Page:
Abstract: Abstract: Walnuts are an important specialty crop in California. In 2010, they reached a production of 503,000 tons which accounted for 99% of national production, and created profits over one billion dollars statewide. The major regions growing walnuts in California include the Sacramento Basin, San Joaquin Basin and Tulare Lake Basin. To maximize crop production, a large amount of pesticides was applied to control pests: The amount of active ingredient (AI) used in pesticide products exceeded 1000 tons annually in 1995-2009, which could have posed potential pollution to surface water. This study looked into both pesticide use and its potential impact on surface water from 1995 to 2009 on California walnuts, focusing on the pesticide categories of fungicides, insecticides and herbicides. A pesticide risk evaluation model, Pesticide Use Risk Evaluation (PURE), was applied in this study to quantitatively analyze potential impact of pesticide use on surface water. Results showed that among the three main basins, the Sacramento Basin had the highest fungicide risk intensity on surface water (annual average value: 978.25 R/ha, 42% and 358% higher than San Joaquin and Tulare Lake), due to a heavy use of copper hydroxide and maneb. San Joaquin had the highest insecticide risk intensity (973.73 R/ha, 33% and 56% higher than the Sacramento Basin and Tulare Lake) resulting mainly from chlorpyrifos, azinphos-methyl, chloropicrin, and malathion use. Herbicide showed a consistent low risk intensity (<50 R/ha) in all basins. The Mann-Kendall test showed fungicide and insecticide risk intensity presented a consistently decreasing trend in all basins, while herbicide risk intensity presented an increasing trend in Tulare Lake. A finer spatial scale analysis was conducted at township level (6Ă—6 mile 2 ) to assess the use and risk patterns in more details, the results of which are presented as GIS maps. Finally, based on some lab experiments observing pyrethroid use can cause mite outbreaks, a case study was carried out to examine the relationship between pyrethroid and miticide use on California walnuts and their potential impact on surface water. A developed model captured the relationship as the miticide use intensity is positively correlated with pyrethroid use intensity until it reaches a maximum value. Through a comprehensive pesticide use and risk analysis on California walnut, important conclusions are made. For example, pesticides such as copper hydroxide and chlorpyrifos have high toxicity in surface water. Our analysis indicates that if they were replaced by more environmentally benign pesticides - such as kaolin and petroleum oil - the overall risk scores and environmental impacts would decrease. These results can be useful to help local walnut growers make decisions on pesticide choices, and help regulators to make suggestions and integrated pesticide management on critical regions.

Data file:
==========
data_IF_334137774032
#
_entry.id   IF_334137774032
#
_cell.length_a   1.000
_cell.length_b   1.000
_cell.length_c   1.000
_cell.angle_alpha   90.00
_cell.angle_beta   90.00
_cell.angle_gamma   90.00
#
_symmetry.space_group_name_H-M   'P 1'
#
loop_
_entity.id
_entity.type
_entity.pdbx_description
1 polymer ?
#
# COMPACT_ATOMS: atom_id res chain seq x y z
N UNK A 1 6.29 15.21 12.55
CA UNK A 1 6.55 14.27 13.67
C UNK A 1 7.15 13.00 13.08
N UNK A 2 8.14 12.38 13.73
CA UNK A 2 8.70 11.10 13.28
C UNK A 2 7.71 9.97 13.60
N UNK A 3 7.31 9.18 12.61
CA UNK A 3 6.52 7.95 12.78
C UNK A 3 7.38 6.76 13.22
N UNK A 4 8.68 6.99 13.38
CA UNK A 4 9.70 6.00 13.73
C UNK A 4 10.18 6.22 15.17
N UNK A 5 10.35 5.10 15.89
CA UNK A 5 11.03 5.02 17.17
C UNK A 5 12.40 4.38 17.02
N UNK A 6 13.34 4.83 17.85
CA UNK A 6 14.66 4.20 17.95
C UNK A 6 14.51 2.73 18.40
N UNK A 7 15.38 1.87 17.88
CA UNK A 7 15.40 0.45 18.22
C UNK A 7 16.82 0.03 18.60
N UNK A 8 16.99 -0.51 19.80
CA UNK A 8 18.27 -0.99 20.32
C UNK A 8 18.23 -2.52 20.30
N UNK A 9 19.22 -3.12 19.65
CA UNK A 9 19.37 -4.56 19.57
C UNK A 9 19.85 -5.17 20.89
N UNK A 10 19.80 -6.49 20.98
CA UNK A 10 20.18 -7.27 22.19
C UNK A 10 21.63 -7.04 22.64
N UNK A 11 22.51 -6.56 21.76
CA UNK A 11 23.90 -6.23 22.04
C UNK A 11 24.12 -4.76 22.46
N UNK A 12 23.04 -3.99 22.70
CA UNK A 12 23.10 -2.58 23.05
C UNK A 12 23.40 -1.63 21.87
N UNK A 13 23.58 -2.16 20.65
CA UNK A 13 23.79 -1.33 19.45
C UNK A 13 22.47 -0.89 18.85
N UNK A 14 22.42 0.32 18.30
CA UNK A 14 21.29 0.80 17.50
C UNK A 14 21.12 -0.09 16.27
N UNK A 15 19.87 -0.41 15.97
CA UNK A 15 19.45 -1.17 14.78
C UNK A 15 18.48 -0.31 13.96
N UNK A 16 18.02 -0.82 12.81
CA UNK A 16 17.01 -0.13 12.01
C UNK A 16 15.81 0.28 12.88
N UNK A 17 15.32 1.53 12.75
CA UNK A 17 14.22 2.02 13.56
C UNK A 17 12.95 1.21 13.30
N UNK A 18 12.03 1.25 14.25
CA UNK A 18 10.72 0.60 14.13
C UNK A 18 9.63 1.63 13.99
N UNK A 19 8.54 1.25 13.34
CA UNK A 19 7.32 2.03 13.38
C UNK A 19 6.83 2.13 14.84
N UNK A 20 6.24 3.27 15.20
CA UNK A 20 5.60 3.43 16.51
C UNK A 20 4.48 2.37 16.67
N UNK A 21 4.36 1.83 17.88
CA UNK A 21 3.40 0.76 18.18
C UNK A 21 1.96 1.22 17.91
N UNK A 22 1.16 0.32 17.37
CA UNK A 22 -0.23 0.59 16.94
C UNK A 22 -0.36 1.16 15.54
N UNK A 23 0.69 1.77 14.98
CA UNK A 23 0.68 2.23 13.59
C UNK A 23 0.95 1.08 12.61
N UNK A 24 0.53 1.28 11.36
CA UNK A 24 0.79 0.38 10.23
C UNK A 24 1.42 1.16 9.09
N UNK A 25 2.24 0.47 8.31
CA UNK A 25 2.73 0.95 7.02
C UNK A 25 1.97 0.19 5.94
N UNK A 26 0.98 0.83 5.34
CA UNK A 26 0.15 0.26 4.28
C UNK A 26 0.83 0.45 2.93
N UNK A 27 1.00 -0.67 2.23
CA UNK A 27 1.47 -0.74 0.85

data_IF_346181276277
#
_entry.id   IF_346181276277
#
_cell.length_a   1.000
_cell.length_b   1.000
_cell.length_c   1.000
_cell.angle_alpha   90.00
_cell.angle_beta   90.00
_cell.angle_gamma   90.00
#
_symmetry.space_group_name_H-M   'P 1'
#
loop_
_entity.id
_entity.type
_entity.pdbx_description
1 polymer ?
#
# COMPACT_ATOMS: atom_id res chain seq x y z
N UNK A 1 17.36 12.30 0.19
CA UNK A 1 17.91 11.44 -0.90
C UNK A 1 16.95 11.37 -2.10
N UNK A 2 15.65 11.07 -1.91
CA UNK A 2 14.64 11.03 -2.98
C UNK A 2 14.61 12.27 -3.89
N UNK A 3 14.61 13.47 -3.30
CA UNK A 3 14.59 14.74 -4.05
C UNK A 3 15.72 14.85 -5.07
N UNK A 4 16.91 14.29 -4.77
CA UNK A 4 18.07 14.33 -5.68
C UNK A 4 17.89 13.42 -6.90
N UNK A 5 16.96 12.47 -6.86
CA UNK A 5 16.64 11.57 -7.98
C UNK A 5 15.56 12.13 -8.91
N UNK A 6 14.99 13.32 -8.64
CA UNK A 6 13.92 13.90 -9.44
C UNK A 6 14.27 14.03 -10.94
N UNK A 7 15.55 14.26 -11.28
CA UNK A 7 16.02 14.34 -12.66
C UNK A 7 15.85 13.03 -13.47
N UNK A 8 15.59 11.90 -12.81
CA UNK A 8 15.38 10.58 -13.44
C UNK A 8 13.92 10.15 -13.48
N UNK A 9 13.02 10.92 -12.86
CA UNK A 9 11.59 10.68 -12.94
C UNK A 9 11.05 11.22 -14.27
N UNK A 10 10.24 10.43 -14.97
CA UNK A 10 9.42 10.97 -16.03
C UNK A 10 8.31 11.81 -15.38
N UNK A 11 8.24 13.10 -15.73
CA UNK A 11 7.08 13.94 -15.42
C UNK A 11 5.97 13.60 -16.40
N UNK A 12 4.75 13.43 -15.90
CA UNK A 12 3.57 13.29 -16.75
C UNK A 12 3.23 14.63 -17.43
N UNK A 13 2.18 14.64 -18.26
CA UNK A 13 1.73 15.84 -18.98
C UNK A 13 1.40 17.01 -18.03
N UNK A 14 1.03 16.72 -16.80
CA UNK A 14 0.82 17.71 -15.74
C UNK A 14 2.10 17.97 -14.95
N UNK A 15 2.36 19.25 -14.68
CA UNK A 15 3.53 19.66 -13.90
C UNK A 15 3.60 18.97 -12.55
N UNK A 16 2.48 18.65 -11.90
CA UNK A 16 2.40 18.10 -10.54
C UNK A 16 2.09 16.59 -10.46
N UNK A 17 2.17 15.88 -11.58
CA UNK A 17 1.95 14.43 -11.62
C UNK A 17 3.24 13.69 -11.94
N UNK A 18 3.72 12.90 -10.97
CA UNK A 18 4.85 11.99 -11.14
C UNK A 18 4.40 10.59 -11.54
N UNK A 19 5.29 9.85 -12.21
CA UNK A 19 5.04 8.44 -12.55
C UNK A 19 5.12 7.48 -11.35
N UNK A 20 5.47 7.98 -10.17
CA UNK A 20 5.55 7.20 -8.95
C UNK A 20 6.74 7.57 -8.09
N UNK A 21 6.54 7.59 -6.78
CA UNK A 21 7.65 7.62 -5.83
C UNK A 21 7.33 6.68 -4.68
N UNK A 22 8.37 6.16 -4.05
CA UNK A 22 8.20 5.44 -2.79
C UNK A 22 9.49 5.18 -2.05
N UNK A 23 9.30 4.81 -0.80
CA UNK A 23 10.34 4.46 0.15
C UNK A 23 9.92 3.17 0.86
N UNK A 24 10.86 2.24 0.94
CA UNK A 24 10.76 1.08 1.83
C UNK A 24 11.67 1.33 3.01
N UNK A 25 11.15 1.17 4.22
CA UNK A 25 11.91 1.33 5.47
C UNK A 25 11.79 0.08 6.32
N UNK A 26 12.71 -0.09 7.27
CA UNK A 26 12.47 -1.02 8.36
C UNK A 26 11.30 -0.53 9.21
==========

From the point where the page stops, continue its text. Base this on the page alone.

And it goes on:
Start Page: 124